Mobile’s Looming Privacy Problem

Mobile has the potential to be the most targeted of media, but the kind of standard targeting available online hasn’t full arrived yet. It might take a while to get there, particularly if consumers are creeped out by the methods.
Mobile phones, especially smartphones, are inherently personal devices. That ups the ante on privacy protections. The Internet ad industry is already fighting off regulations on ad targeting online, and it might have more to worry about with mobile. A TRUSTe survey, for example, found 65 percent of consumers don’t like to be behaviorally tracked. Another 40 percent don’t use apps or go to sites that ask for personal information. The irony is mobile tracking is far less invasive than what goes on with the desktop Internet.
“Dropping a cookie is not what smartphones do,” said Fran Maier, president of TRUSTe. “There is some targeting based on usage patterns and demographic. On most mobile devices, you’re not really tracked that way yet but they think they are.”
The days of being fearful of online transactions and viruses have mostly been replaced with nightmares of brands and platforms watching you. At the Where 2.0 conference yesterday, it was revealed that Apple is actively storing location data of where iOS users have been. Every time the device access the users location, it stores it locally in a database. This isn’t just a tech story; CNN ran a segment on it. That quickly turns the focus to Apple knowing where users are and where they have been. One word: spooky.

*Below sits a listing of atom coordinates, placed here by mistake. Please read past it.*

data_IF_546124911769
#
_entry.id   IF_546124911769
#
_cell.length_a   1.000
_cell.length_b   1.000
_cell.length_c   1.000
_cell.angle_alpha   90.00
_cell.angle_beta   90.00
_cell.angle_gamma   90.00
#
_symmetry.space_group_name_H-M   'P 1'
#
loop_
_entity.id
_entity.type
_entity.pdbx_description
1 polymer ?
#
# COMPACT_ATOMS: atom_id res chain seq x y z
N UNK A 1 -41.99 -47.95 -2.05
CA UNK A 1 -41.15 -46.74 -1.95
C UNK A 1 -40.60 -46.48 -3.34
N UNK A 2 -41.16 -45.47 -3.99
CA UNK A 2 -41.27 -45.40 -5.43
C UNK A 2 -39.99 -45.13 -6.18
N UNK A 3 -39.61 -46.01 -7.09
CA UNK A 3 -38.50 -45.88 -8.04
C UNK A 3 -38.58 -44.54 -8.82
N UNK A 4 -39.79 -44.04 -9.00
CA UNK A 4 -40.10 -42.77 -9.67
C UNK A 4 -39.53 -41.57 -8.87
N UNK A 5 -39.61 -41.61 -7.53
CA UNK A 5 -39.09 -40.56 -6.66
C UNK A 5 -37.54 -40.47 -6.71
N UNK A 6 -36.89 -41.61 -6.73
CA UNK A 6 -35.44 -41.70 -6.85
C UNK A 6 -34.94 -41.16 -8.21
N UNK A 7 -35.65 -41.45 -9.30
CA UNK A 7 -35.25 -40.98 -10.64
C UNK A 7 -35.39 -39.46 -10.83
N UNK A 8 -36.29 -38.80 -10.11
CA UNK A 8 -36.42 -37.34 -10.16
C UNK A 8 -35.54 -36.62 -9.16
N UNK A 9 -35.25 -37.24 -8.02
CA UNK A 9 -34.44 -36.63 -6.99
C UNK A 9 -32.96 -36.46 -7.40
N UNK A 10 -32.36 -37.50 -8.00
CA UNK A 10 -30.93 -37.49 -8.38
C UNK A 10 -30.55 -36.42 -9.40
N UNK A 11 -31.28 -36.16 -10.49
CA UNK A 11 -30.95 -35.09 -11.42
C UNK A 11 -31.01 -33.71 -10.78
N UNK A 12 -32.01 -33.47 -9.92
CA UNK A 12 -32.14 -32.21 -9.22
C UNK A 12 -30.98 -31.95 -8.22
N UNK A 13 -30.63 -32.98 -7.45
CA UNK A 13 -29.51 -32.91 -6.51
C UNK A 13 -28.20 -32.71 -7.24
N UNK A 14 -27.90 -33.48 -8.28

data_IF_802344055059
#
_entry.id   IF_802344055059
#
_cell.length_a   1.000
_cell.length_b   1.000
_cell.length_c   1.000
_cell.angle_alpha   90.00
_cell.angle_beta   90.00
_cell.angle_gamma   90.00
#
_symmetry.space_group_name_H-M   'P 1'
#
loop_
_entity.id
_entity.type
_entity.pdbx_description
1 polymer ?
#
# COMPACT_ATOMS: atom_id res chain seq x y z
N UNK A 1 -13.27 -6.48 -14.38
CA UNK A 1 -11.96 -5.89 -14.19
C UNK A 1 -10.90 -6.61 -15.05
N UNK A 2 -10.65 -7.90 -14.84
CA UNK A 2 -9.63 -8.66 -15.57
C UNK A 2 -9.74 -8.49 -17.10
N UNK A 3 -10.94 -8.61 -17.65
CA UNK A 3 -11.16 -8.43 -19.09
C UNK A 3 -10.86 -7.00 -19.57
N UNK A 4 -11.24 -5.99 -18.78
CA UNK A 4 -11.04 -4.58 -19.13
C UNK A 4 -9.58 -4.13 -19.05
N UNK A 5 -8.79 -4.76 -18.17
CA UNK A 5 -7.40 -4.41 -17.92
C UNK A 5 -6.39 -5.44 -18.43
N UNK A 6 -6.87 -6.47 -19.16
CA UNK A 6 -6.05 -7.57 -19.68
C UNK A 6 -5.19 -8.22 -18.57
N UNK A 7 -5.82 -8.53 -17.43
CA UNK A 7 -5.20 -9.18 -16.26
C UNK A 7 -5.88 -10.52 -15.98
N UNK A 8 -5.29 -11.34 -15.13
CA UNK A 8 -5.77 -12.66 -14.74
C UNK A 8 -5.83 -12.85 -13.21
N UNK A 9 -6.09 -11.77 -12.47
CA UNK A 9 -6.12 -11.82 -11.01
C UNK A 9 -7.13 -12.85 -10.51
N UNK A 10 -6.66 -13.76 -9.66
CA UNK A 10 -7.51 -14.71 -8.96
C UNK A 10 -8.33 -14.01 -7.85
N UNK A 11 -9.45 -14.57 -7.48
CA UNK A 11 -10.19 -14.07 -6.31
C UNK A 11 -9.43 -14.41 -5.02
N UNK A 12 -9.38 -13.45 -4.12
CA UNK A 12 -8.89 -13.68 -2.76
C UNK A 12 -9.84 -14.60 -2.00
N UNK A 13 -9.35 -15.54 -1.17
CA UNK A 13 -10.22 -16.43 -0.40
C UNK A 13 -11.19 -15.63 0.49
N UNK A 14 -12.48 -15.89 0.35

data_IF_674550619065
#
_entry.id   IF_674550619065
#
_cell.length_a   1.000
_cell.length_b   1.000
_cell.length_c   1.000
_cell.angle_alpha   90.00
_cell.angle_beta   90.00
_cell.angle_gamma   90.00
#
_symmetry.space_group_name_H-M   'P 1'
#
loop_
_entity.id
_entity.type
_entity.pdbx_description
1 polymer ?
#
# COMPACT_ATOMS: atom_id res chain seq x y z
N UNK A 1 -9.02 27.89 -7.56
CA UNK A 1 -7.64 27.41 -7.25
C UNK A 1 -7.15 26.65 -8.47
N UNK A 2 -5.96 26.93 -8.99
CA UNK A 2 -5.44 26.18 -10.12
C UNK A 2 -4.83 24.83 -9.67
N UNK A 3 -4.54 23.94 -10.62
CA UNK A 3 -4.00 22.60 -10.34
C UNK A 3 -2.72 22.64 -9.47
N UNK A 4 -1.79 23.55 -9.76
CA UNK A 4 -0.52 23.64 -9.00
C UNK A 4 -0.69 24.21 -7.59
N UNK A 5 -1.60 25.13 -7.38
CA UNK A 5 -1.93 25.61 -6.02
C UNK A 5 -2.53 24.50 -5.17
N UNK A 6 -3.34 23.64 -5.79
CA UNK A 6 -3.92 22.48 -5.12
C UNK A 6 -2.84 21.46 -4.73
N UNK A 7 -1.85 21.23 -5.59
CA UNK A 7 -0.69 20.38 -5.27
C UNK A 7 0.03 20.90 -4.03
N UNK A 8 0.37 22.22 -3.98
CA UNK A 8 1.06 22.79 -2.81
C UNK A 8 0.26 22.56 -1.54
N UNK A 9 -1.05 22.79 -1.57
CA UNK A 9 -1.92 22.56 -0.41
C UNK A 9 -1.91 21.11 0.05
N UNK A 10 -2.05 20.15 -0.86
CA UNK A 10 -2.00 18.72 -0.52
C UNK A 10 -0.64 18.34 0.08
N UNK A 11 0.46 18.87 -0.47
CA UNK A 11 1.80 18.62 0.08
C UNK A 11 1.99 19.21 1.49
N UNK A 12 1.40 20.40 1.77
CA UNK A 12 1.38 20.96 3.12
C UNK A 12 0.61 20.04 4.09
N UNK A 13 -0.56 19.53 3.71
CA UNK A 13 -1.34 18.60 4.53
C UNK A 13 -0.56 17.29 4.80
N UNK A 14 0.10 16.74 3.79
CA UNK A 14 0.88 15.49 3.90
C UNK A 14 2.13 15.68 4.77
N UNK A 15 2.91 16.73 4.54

“It has elevated privacy concerns beyond what we’ve seen on the Internet,” said Maier. “[Users] say privacy is more important than security which is surprising compared to the early Internet.”
The Mobile Marketing Association is beefing up its code of conduct with a new set of privacy guidelines. TRUSTe offers a mobile privacy certification program, too.
There’s clearly confusion about privacy, as TRUSTe has found. Even Maier has a skewed impression of the level of privacy invasion that is happening on mobile. “Some games ask for all kinds of information when you just want to play a darn game,” she said.
But most games don’t ask for much in the way of personal information. The typical signup, if it exists, requests only creating a gaming network like Open Feint. It’s rarely required, however.
“I don’t think I’ve ever seen an iOS game ask for any personal information,” said Jeff Scott, founder of app review site that has reviewed over 1,200 games. “You don’t even need an email address to do that.”
Perception is vital when it comes to privacy. Every mobile strategy should have privacy on the agenda going forward.

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